Olympus In Race To Launch Small Disposable Camera To Look Inside Body
The world's top endoscope maker Olympus has joined the race to develop a capsule camera, a disposable device the size of a fingertip that can be easily swallowed to scan the body from the inside.
The Olympus group's medical products arm said it had developed key technologies for the capsule endoscope, which would navigate through the body without batteries to take images and directly administer drugs.
Olympus Medical Systems said the capsule, which is 2.6 centimeters (1.04 inches) long and 1.1 centimeters in diameter, could also extract body fluid for analysis and do ultrasound scanning from inside the body for clearer images.
The capsules are powered by a rotating magnetic field and would free patients from the painful ordeal of swallowing an endoscope with fibre-optic cables.
"Inside the capsule there is a deflated balloon containing drugs fitted with a small valve that can be controlled by communications from outside the body," allowing drugs to be delivered, the company said in a statement.
"There is also a negatively-pressured space within the capsule for storing extracted fluid," it said.
Olympus, which controls about 75 percent of the world's endoscope market, said it was to conduct clinical tests soon, with news reports saying the product was likely to be launched within two years.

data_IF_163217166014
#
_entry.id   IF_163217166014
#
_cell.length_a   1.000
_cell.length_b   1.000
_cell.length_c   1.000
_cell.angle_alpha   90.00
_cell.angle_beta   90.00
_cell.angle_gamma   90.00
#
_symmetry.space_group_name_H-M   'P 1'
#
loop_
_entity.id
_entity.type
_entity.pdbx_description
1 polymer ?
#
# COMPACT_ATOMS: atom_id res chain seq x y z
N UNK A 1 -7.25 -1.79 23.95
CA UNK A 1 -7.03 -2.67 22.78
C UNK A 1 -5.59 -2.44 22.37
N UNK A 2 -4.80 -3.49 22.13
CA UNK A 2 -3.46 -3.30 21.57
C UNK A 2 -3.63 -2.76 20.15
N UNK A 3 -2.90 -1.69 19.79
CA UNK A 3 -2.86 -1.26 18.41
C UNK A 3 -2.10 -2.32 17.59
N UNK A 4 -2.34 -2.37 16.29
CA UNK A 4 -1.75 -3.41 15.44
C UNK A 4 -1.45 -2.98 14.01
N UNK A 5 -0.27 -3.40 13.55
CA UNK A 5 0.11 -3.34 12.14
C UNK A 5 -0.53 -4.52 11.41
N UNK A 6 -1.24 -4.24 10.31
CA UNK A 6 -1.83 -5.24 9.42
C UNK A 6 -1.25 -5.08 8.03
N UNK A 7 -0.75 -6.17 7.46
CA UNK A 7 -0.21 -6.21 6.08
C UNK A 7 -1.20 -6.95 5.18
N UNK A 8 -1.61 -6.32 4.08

Another Japanese company, RF System lab, claims to be the world's first developer of a battery-free capsule endoscope.
Its product, named Norika3 after sexy Japanese actress Norika Fujiwara, is also no bigger than a fingertip at 2.3 centimetres (0.9 inches) in length and nine millimeters in diameter, and capable of wireless control.
RF System expects to get approval for use in China in early 2005 amid experiments at hospitals in China and Hong Kong, a company spokesman said.
"We hope to launch sales in China as soon as we get the approval," the spokesman said, adding that China already allowed battery-powered capsule endoscopes made by Given Imaging of Israel.
The market price for Norika3 would be about 5,000 yen (48 dollars) each. RF System also plans to file for approval with the US Food and Drug Administration next year before applying in Japan.
first 3dcolonoscopy, now this...
M2A (mouth to ***) capsule. So they aren't the first (remember hoe?zo ? (belgian tv program)
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